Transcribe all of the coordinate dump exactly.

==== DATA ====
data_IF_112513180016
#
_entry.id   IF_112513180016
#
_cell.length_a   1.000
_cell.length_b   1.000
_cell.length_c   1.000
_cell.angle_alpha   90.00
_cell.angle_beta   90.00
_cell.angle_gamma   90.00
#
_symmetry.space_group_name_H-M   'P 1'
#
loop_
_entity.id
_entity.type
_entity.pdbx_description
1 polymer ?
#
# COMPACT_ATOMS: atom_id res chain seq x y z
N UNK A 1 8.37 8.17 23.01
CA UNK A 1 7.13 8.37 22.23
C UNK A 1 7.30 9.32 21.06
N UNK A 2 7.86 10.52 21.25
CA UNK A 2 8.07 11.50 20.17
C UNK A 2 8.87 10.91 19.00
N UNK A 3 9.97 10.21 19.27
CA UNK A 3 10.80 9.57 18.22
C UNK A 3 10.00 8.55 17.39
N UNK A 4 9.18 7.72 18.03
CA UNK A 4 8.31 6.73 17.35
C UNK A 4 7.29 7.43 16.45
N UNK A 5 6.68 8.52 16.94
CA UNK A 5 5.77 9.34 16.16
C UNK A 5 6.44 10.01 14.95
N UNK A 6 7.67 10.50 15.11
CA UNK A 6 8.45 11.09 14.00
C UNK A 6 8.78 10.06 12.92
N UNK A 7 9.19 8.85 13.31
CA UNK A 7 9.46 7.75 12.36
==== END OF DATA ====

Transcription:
data_IF_112513180016
#
_entry.id   IF_112513180016
#
_cell.length_a   1.000
_cell.length_b   1.000
_cell.length_c   1.000
_cell.angle_alpha   90.00
_cell.angle_beta   90.00
_cell.angle_gamma   90.00
#
_symmetry.space_group_name_H-M   'P 1'
#
loop_
_entity.id
_entity.type
_entity.pdbx_description
1 polymer ?
#
# COMPACT_ATOMS: atom_id res chain seq x y z
N UNK A 1 8.37 8.17 23.01
CA UNK A 1 7.13 8.37 22.23
C UNK A 1 7.30 9.32 21.06
N UNK A 2 7.86 10.52 21.25
CA UNK A 2 8.07 11.50 20.17
C UNK A 2 8.87 10.91 19.00
N UNK A 3 9.97 10.21 19.27
CA UNK A 3 10.80 9.57 18.22
C UNK A 3 10.00 8.55 17.39
N UNK A 4 9.18 7.72 18.03
CA UNK A 4 8.31 6.73 17.35
C UNK A 4 7.29 7.43 16.45
N UNK A 5 6.68 8.52 16.94
CA UNK A 5 5.77 9.34 16.16
C UNK A 5 6.44 10.01 14.95
N UNK A 6 7.67 10.50 15.11
CA UNK A 6 8.45 11.09 14.00
C UNK A 6 8.78 10.06 12.92
N UNK A 7 9.19 8.85 13.31
CA UNK A 7 9.46 7.75 12.36